It begins with a woman named Naomi who, with her husband Elimelech and two sons moved from Bethlehem to Moab to escape a famine in Israel. Unfortunately, Elimelech died leaving Naomi widowed and sorrowing. She still had hope of support and grandchildren in her two sons who had married two Moabite women, Ruth and Orpah. However, tragedy struck again when both of Naomi's sons also died leaving their wives childless. Now, all three women were in dire circumstances, for in those times, a widow was often taken advantage of and almost always poverty stricken.
Finally, having received word that the famine in Israel had ended, Naomi planned to travel back to her homeland after sending her daughters-in-law back to their family homes, where life would be better for them.
Naomi must have been a loving mother-in-law to warrant such loyalty from her daughters-in-law, for at first, neither Orpah nor Ruth would leave her. Finally with urging and stressing that there would be no prospects of marriage and children in Israel, Orpah tearfully kissed Naomi good-bye and returned to her home, her people and her gods.
Not many of us can blame her. In her own land she could be cared for by her family, remarry and have children.
Ruth was a different sort of woman. She took the higher path, sacrificing her own needs for those of Naomi.
God often calls us to love others more than ourselves, leaving our own care in His hands.
- "Don't ask me to leave you and turn back. I will go wherever you go and live wherever you live. Your people will be my people, and your God will be my God. I will die where you die and will be buried there."
Naomi's faith had been strong enough that Ruth, her Moabite daughter-in-law, had come to faith in the God of Israel. A faith that was strong enough to cause her to leave her homeland and religious idolatry and endure hardship to care for her mother-in-law.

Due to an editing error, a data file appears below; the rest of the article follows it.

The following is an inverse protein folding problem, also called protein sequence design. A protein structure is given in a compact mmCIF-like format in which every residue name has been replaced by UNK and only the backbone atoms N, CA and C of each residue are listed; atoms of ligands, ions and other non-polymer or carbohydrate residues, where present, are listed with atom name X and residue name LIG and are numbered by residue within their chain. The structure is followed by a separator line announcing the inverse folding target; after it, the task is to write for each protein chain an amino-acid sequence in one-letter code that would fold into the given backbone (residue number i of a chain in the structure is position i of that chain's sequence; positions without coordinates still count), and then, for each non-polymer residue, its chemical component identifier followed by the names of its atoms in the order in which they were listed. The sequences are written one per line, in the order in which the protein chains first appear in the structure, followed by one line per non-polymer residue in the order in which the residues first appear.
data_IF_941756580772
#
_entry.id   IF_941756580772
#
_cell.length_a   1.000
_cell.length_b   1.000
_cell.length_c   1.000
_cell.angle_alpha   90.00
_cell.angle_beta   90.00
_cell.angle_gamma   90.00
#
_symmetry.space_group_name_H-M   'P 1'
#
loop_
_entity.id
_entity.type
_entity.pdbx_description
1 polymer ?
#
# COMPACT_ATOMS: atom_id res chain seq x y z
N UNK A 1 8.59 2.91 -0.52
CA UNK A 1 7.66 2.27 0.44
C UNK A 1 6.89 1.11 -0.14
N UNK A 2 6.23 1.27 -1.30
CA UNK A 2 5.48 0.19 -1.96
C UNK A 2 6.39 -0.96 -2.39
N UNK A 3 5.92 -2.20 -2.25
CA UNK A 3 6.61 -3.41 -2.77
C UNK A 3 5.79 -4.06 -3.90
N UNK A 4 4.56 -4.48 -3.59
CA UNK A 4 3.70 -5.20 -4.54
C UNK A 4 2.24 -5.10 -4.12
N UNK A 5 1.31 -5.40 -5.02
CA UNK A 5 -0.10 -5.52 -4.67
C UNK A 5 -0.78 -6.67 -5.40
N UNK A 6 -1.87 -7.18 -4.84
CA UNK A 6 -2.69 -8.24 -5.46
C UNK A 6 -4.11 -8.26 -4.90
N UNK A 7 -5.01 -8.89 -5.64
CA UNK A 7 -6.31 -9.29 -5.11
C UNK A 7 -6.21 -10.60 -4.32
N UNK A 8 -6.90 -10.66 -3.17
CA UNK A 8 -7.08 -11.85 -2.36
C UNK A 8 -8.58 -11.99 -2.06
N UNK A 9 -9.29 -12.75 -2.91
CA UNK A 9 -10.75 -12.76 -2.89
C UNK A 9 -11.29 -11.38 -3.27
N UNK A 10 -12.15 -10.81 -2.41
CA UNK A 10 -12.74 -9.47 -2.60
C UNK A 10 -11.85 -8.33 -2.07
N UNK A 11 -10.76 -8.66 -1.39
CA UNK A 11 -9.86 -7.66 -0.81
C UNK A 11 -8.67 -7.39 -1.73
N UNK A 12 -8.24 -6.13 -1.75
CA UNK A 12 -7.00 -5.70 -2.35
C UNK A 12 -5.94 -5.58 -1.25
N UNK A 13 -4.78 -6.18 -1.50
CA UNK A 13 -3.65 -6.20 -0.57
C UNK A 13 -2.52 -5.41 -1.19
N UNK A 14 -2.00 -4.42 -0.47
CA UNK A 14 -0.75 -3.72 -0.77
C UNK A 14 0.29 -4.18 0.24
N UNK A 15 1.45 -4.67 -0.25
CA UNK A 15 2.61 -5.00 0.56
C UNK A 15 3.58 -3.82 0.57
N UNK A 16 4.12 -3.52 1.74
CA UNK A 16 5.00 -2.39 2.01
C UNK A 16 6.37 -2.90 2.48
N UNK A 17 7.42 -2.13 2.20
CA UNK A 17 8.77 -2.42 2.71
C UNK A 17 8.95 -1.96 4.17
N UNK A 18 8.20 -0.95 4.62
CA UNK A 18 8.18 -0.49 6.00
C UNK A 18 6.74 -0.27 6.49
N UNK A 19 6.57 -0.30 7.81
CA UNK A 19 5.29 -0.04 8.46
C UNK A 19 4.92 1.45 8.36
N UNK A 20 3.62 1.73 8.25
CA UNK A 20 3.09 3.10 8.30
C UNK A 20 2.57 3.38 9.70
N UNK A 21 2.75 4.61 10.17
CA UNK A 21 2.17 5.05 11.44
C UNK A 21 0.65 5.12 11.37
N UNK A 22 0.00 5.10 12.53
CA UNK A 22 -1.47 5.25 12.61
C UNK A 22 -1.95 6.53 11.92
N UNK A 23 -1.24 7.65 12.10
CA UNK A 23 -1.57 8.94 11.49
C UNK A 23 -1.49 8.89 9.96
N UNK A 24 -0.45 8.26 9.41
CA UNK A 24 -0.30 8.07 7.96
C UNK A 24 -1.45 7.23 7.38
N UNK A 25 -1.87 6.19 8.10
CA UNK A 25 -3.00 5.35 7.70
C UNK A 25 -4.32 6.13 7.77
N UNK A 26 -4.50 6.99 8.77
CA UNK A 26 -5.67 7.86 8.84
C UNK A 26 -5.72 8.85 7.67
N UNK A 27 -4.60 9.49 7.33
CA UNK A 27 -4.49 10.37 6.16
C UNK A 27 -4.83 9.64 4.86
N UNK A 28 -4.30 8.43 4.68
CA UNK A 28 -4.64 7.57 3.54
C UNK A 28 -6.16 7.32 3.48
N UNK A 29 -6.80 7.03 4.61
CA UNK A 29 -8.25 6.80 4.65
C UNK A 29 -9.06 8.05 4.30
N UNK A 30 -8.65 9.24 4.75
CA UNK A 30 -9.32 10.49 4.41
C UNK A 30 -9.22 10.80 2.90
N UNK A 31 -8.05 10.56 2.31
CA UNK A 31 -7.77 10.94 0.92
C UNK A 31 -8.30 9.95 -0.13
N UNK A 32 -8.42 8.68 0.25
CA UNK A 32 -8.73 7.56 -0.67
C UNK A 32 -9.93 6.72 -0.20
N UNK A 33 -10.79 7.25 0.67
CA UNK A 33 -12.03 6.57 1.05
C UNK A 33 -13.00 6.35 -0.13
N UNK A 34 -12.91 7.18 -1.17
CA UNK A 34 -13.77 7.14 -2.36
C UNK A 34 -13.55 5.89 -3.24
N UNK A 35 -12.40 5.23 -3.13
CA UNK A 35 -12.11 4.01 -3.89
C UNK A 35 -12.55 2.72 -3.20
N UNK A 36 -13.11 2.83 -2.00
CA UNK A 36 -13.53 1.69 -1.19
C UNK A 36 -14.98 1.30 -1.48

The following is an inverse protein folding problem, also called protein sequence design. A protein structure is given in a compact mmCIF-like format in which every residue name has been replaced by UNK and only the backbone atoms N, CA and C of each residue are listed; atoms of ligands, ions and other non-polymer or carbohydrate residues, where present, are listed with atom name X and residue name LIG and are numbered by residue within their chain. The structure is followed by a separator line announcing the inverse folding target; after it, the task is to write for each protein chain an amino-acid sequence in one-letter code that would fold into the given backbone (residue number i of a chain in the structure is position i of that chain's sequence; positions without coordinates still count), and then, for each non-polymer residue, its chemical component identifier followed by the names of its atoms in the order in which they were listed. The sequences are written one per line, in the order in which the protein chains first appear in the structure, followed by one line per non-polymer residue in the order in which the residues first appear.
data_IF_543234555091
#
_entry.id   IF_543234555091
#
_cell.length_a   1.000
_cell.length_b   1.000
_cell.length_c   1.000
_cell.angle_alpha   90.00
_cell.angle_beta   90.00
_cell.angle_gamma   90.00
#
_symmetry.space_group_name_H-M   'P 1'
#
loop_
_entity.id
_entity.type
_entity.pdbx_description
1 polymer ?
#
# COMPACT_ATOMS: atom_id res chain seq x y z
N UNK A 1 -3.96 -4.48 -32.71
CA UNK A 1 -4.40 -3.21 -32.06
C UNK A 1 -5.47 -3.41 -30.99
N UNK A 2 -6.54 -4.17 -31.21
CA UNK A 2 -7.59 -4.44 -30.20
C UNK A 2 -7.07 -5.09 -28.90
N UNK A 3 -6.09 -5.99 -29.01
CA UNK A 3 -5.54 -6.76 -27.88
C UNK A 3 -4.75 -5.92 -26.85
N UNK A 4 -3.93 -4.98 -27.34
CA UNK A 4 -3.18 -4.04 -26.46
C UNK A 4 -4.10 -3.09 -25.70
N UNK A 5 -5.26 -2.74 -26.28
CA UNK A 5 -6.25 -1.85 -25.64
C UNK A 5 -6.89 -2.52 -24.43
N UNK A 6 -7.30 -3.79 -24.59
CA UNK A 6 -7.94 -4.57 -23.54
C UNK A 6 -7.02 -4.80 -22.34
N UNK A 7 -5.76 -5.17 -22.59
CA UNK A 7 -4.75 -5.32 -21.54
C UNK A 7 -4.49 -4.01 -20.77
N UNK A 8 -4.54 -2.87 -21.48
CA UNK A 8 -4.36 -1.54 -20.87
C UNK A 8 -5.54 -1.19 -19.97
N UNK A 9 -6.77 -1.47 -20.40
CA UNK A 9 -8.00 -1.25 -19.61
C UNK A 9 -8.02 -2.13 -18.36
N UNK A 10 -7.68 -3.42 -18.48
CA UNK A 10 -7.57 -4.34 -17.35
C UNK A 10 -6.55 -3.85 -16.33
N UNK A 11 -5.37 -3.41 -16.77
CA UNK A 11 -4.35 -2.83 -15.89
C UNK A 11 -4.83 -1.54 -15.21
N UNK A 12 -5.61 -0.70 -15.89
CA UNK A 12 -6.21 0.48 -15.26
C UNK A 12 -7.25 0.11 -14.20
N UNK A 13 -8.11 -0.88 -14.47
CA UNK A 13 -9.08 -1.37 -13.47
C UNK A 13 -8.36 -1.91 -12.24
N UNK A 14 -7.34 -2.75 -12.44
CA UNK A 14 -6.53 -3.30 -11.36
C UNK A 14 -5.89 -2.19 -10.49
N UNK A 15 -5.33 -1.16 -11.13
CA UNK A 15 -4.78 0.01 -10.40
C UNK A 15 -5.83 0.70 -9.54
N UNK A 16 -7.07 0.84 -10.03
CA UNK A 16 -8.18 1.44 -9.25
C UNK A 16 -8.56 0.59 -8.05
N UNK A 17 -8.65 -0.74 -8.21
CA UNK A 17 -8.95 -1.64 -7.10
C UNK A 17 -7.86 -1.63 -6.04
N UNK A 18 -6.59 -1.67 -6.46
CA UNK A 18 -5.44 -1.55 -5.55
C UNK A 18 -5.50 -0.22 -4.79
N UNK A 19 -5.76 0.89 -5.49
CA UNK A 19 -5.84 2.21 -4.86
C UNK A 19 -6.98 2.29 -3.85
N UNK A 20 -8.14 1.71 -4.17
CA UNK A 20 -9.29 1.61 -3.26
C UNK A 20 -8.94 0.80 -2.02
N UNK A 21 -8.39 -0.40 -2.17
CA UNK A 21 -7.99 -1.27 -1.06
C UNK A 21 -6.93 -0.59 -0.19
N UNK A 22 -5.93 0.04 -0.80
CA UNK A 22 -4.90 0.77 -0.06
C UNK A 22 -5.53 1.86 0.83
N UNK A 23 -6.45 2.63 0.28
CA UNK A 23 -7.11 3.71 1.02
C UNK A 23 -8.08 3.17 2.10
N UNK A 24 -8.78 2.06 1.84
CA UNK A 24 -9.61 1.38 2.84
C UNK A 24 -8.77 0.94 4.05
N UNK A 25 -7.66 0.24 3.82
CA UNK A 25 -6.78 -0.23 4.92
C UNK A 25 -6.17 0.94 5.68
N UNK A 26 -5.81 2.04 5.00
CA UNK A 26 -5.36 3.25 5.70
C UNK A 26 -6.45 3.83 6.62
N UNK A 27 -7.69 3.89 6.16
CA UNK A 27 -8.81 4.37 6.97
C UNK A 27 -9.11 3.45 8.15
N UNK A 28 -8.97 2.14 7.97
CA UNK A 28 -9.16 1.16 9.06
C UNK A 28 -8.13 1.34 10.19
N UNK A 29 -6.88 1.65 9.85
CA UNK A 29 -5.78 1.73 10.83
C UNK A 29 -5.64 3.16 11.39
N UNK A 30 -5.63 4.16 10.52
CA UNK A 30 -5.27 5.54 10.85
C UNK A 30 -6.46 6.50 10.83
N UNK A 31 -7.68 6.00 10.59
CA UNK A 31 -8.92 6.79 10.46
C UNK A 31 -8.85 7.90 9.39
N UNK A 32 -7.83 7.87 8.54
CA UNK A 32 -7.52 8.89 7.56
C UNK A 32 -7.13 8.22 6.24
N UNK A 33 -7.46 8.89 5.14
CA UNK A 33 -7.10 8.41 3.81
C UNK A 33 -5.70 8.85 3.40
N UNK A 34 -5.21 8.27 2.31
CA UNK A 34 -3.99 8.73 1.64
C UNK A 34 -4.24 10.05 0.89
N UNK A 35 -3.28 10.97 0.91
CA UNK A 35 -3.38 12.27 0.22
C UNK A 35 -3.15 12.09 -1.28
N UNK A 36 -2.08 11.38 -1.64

Naomi, although beaten down by the loneliness and helplessness of widowhood, never lost site of the fact that God was in control.
As the two arrive in Bethlehem, there is a stir among the town's women as they recognize Naomi. They exclaim, "Is it really Naomi?" indicating that the tragic events must have shown in the lines of her face and in her demeanor.
- "Don't call me Naomi," she told them. "Instead, call me Mara, for the Almighty has made life very bitter for me. I went away full, but the LORD has brought me home empty. Why should you call me Naomi when the LORD has caused me to suffer and the Almighty has sent such tragedy?"
So, at the end of chapter one, we see:
Orpha: Widowed and sad, she retreated to the security of her home and beliefs.
Naomi: After having endured the loss of her husband and sons, is beaten down by her circumstances. "Mara" doesn't seem to see the value of her brave daughter-in-law. She may be blinded to the blessings at hand but she is firm in giving glory to God.
Ruth: She has chosen to believe in Naomi's God and has undertaken unknown hardships for the love of her mother-in-law. In so doing she is about to become part of God's great adventure.
Ruth would find happiness, bring joy back into Naomi's life, take part in God's plan and even have a place in the lineage of the long awaited Savior. See Matthew 1:5
Read more about Ruth in The Romance of the Book of Ruth.
Read the rest of the story in The Happy Ending - God Rewards Faithfulness.
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